A study published by Science Translational Medicine, demonstrated that the “Fasting-Mimicking” diet reduces risk factors for aging and age-related diseases.
With rising obesity levels, endless slew of fad diets and exercise regimens, the question of how to best approach and manage a healthy diet appears to remain unanswered.
According to the CDC, over one-third of US adults are obese, and while childhood obesity appears to have leveled off at 17%, obesity-related conditions including heart disease, type 2 diabetes, stroke, and certain forms of cancer remain some of the leading causes of preventable death. Fad diets that offer “quick fixes” and drastically lowered caloric intake over a short period of time can make losing and keeping off weight difficult and, in some cases, risky.
Surprising results emerging from two studies suggest that calorie restriction (CR) and fasting-mimicking diets (FMD) have the potential to not only lower weight and body fat, but result in various health benefits and even increased longevity.
In a study published by Science Translational Medicine, the findings of a University of Southern California research team demonstrated that a “fasting-mimicking” diet performed just five times a month for three months reduced risk factors for aging and age-related diseases. In both study arms of 100 randomized participants, the effects of a FMD - characterized by low calories, sugars, and proteins but high unsaturated fats - were largely beneficial. Those subjects who completed three FMD cycles showed reduced body weight and total body fat as well as lowered blood pressure and decreased insulin-like growth factor 1, without any serious adverse side effects. After three months of unrestricted diet, control subjects were put on the FMD program. Results from both study arms showed that subjects at risk for disease experienced greater benefits related to body mass index (BMI,) blood pressure, fasting glucose, IGF-1, triglycerides, total and low-density lipoprotein cholesterol, and C-reactive protein, more so than subjects who were not already at risk.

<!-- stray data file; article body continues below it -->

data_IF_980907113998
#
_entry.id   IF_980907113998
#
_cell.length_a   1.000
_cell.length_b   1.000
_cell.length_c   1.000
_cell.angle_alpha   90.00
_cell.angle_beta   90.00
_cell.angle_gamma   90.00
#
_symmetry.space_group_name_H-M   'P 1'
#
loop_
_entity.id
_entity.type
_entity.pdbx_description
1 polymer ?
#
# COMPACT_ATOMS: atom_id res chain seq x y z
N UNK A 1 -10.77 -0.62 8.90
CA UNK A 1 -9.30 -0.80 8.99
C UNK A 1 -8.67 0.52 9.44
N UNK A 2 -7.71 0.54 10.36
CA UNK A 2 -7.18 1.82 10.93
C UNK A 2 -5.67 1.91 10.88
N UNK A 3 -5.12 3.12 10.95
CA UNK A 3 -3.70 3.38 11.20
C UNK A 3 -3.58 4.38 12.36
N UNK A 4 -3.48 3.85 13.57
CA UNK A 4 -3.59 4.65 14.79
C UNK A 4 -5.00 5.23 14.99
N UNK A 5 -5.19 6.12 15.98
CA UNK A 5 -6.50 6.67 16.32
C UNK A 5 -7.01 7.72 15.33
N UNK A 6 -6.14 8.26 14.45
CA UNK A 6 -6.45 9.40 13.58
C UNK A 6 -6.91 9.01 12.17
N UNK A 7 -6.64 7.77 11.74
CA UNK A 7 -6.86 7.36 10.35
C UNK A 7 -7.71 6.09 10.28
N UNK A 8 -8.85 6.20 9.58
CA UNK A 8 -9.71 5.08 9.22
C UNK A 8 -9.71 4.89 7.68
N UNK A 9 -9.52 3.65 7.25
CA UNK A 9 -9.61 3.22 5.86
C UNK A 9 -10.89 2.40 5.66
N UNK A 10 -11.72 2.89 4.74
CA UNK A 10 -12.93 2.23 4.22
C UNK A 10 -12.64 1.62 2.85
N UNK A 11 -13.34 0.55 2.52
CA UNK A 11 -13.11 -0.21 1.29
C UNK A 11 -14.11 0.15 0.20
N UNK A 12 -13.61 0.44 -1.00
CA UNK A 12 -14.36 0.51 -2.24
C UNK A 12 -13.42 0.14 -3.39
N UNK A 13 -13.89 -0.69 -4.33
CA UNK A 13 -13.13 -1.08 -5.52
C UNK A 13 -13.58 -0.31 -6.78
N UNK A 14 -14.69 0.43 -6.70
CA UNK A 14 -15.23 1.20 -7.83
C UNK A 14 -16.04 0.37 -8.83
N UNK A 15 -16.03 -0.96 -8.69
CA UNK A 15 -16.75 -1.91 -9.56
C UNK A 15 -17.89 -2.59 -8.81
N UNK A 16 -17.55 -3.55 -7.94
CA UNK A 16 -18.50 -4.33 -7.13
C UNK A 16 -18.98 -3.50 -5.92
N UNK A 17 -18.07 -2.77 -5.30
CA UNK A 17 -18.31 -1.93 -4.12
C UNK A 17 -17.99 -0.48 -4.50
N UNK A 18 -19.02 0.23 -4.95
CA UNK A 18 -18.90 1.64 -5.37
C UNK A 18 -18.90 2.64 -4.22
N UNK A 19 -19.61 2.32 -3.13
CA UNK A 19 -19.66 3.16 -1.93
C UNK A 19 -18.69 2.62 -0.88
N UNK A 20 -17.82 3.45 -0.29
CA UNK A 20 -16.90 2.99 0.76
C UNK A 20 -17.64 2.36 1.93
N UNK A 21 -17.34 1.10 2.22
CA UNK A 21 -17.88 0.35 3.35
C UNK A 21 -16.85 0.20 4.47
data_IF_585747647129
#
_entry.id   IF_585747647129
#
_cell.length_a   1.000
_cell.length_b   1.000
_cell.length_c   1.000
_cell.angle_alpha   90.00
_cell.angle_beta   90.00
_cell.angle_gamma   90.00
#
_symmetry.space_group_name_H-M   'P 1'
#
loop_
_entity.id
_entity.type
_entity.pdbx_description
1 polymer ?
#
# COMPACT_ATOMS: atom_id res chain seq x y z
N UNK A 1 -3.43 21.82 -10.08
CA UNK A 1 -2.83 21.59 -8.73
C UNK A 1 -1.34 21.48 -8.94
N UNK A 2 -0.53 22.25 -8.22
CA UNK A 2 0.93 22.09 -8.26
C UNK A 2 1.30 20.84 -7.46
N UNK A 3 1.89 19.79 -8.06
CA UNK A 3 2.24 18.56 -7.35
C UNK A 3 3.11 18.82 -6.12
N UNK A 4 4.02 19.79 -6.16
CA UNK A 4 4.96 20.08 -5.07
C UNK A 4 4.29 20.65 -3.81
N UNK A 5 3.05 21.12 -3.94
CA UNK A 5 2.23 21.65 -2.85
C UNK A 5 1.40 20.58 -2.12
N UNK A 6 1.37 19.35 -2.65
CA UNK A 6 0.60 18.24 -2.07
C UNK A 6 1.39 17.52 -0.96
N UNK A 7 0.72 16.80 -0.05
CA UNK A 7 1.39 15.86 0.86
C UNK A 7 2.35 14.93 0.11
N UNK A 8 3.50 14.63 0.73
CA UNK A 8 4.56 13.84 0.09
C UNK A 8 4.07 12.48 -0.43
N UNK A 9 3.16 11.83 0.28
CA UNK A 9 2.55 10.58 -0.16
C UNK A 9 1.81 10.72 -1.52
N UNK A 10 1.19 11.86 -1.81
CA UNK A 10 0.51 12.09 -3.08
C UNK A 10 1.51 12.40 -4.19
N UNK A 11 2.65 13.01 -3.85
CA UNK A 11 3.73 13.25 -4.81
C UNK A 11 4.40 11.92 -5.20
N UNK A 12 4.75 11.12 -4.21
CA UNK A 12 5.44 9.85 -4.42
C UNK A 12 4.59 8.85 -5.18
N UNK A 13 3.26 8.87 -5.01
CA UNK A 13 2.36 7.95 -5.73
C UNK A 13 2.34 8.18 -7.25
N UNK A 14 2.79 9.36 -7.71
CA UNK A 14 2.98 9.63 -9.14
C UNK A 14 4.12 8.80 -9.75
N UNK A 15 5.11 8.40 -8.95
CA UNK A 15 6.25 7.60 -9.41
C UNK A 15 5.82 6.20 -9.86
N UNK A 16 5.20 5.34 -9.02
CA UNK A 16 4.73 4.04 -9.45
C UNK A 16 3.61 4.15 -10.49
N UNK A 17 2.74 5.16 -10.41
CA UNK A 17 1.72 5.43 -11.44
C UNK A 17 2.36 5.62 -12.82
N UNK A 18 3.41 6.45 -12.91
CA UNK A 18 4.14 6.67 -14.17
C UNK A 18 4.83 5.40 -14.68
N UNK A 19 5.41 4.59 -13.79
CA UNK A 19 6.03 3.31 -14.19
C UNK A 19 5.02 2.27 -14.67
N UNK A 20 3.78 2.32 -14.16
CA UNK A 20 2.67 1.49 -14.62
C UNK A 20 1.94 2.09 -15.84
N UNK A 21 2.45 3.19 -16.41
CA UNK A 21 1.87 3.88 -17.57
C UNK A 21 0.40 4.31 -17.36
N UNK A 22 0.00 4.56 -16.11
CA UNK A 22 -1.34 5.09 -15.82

At the University of Wisconsin-Madison and the National Institute on Aging, a similar study was performed on rhesus monkeys (Macaca mulatta) placed on a calorie restriction (CR) diet and produced significant health benefits in its subjects. The study, published in Nature Communications, found that CR is highly effective in delaying the impact of aging in nonhuman primates; the reduced body weight and body fat related to reduced food consumption in CR rhesus monkeys was correlated with increased survival. One old-onset CR male from the group is now 43, a longevity record for this species, and six of the 20 original male monkeys have lived past 40 years of age. An old-onset CR female has also surpassed lifespan estimates, now aged 38; eleven years older than the median survival estimates for old-onset control females. Because the rhesus monkey genome shares approximately 93% sequence identity with the human genome, their genetic makeup is similar to that of human subjects. Similar lifespan measurement, development, and aging effects such as hair loss, loss of muscle tone and vigor, redistribution of body fat, and increased manifestation of diseases and disorders make the results of this study largely translatable to human health and aging.
*Self-Reported Obesity Among U.S. Adults - Prevalence estimates reflect BRFSS methodological changes started in 2011. These estimates should not be compared to prevalence estimates before 2011.
While the results of this research neither suggests nor argues that reduced calorie or fasting-mimicking diets will lead to a longer life, it does present the possibility of increased health benefits in individuals at-risk for disease as well as enhanced healthy aging. Cycles of five-day FMD offer a safe, practical, and feasible solution to the reduction of risks associated with aging and age-related diseases linked to obesity, and further research on CR and FMD may be the key to a lasting health solution.
Research provided by: University of South Carolina and University of Wisconsin-Madison
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